What is Suzuki Accordion?
Suzuki Accordion is a teaching philosophy coupled with an established graded high-quality musical repertoire. The principal teaching philosophy centers on students learning music in the same way we all learn our first language: immersion!
While there is no formally-accredited Suzuki Accordion program in the world, Dr. Suzuki and Dr. Palmer were followers of each other's work and upon meeting for the first time remarked with mutual admiration and respect how influential they had been to each other. Mr. Berlin's Suzuki Accordion program blends the ideals of Dr. Suzuki's teaching techniques with Dr. Palmer and Mr. Hughes' expertly-edited repertoire. The Palmer-Hughes 10 Accordion Course Books, 5 Recital Books, and 3 Note Spellers make up the core repertoire of the Palmer-Hughes method.
Because Suzuki Accordion is linguistic in nature, particularly at the earliest stages, it has been found that students can begin learning this second, musical language shortly after they have begun acquisition of their first, spoken language. Most students can begin learning an instrument as early as age three or four. Young students interested in the accordion begin on melodicas (mouth-blown keyboard instruments) and transition to the accordion at age seven or eight. Young students interested in the piano or organ can also begin on a melodica.
To the parent of a young child interested in the accordion, I suggest you do start them early. This will ensure that accordion playing becomes a part of their daily routine from which they will not deviate with competing activities vie for their time later in adolescence. To the older student, I suggest you start as soon as possible. It is never too late to begin!
Because of the many remarkable videos available of very young Suzuki students performing advanced repertoire, some people mistakenly believe that Suzuki is a "children's method" not suitable for later beginners or adults. This is certainly not the case. Any person, at any age, with an interest in learning an instrument can thrive under the guidance of a certified Suzuki teacher.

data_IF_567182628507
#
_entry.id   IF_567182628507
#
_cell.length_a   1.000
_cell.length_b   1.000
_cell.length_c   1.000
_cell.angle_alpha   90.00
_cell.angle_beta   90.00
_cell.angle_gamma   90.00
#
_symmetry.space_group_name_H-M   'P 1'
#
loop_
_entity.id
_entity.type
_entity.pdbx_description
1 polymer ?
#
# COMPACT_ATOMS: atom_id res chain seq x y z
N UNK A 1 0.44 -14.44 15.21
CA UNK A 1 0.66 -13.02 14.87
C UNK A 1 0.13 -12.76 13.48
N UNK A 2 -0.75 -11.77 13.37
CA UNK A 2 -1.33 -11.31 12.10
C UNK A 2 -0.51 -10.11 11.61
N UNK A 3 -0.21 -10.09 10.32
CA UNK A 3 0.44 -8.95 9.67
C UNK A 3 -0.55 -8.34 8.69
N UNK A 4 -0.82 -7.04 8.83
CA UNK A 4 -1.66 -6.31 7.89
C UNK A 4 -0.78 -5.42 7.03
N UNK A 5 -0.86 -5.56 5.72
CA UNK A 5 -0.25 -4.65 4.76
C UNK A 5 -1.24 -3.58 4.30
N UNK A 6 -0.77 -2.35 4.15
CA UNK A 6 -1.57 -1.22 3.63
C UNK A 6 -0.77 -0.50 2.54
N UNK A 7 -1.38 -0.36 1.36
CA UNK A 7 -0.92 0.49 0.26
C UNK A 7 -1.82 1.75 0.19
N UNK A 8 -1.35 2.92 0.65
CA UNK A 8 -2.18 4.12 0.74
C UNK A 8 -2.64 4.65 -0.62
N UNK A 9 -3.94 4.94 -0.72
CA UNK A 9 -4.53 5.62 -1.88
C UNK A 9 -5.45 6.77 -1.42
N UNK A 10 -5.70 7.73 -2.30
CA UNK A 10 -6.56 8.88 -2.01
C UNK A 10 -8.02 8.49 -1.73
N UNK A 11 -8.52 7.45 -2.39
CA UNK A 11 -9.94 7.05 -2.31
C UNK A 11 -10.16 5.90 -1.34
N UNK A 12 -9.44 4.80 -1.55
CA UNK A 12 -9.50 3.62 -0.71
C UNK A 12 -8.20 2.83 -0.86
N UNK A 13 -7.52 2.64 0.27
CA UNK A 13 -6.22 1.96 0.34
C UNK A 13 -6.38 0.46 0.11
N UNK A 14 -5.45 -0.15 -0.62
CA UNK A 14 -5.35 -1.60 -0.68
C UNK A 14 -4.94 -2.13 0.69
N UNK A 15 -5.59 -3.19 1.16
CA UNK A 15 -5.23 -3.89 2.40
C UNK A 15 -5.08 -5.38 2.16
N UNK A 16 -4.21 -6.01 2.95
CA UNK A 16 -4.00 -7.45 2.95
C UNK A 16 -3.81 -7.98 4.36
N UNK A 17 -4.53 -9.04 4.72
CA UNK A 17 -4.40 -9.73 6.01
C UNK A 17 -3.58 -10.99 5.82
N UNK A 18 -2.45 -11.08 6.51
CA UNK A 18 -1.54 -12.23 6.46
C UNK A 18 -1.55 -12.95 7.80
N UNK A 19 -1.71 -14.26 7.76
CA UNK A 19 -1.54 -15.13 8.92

Another misconception is that students are taught by rote and that music reading is not emphasized. This is also not the case. It is for the pre-literate student that written music is not emphasized. As the student begins to become a literate person in their primary language (e.g. English), they are introduced to reading in a very natural, developmentally-appropriate fashion.
Students are trained to play by ear, not by rote. The difference may seem subtle to the casual readers, but it is substantial. Listening and mimicking is a natural process of language acquisition. Ear training is also used for older, literate students.
Principles of Study and Guidance
- The [student] should listen to reference recordings every day... to develop musical sensitivity. Rapid progress depends on this listening.
- Tonalization, or the production of beautiful tone, should be stressed in the lesson and at home.
- Constant attention should be given to correct posture and proper hand positioning.
- Parents and teachers should strive to motivate the [student] so [they] will enjoy practicing correctly at home.
(excerpted from Suzuki Guitar School, Vol. 1. Van Nuys, CA: Alfred Music, 2018, 4.)
The adult or self-motivated adolescent student will naturally not require the same level of external motivation as younger students. Nevertheless, others in the home should support and encourage the music student's endeavors.
Preparation for College
For the advanced student, the Palmer-Hughes repertoire includes material suitable for the college and professional level. A student beginning at age three or four with a support system in place who practices regularly can expect to complete the final book in high school. When the students are ready to apply for college, their life-long dedication will cause them to stand out and be noticed for acceptance and scholarship. Even if the student does not study music in college, they will be equipped and primed for a life-long relationship with music through their accordion which will never leave them.
The only person that really taught "The Suzuki Method" was Dr. Suzuki. There is no "one, true way" to teach an instrument. Every student is different and every teacher has their own unique and innovative strengths and strategies for their students. Mr. Berlin's background, personal study, and scholarship makes his teaching unique in all the world, even with a shared repertoire!
Graded Supplemental Repertoire
The core P-H repertoire is listed to the right. Additionally, the graded "Recital" series is intended to accompany the P-H tutor books 1-5 and theory books. Students working through the material have a expansive range of repertoire from which to draw.